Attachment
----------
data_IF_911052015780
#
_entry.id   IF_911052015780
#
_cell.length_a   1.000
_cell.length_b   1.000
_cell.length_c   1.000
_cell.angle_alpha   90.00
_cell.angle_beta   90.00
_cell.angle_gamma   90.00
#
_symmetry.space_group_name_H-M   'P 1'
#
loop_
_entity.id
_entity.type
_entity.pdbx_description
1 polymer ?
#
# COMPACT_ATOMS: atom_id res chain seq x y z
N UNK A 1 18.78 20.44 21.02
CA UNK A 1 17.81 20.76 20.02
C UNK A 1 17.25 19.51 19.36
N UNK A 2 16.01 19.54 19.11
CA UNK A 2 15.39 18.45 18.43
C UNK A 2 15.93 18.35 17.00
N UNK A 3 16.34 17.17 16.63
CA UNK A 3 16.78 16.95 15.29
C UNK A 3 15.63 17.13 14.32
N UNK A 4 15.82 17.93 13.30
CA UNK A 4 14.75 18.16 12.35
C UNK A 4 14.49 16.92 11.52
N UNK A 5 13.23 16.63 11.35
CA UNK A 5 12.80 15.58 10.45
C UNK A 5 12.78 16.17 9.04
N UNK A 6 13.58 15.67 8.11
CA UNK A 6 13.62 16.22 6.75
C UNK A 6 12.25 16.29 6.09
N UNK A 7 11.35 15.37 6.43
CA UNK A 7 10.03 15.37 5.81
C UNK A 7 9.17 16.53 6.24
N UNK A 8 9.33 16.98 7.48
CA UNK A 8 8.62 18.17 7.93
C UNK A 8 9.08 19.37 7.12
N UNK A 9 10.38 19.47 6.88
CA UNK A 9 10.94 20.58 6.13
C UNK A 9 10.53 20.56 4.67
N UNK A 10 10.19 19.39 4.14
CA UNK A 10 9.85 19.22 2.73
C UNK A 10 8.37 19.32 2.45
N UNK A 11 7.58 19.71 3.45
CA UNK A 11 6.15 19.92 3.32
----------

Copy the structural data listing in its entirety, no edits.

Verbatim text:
data_IF_911052015780
#
_entry.id   IF_911052015780
#
_cell.length_a   1.000
_cell.length_b   1.000
_cell.length_c   1.000
_cell.angle_alpha   90.00
_cell.angle_beta   90.00
_cell.angle_gamma   90.00
#
_symmetry.space_group_name_H-M   'P 1'
#
loop_
_entity.id
_entity.type
_entity.pdbx_description
1 polymer ?
#
# COMPACT_ATOMS: atom_id res chain seq x y z
N UNK A 1 18.78 20.44 21.02
CA UNK A 1 17.81 20.76 20.02
C UNK A 1 17.25 19.51 19.36
N UNK A 2 16.01 19.54 19.11
CA UNK A 2 15.39 18.45 18.43
C UNK A 2 15.93 18.35 17.00
N UNK A 3 16.34 17.17 16.63
CA UNK A 3 16.78 16.95 15.29
C UNK A 3 15.63 17.13 14.32
N UNK A 4 15.82 17.93 13.30
CA UNK A 4 14.75 18.16 12.35
C UNK A 4 14.49 16.92 11.52
N UNK A 5 13.23 16.63 11.35
CA UNK A 5 12.80 15.58 10.45
C UNK A 5 12.78 16.17 9.04
N UNK A 6 13.58 15.67 8.11
CA UNK A 6 13.62 16.22 6.75
C UNK A 6 12.25 16.29 6.09
N UNK A 7 11.35 15.37 6.43
CA UNK A 7 10.03 15.37 5.81
C UNK A 7 9.17 16.53 6.24
N UNK A 8 9.33 16.98 7.48
CA UNK A 8 8.62 18.17 7.93
C UNK A 8 9.08 19.37 7.12
N UNK A 9 10.38 19.47 6.88
CA UNK A 9 10.94 20.58 6.13
C UNK A 9 10.53 20.56 4.67
N UNK A 10 10.19 19.39 4.14
CA UNK A 10 9.85 19.22 2.73
C UNK A 10 8.37 19.32 2.45
N UNK A 11 7.58 19.71 3.45
CA UNK A 11 6.15 19.92 3.32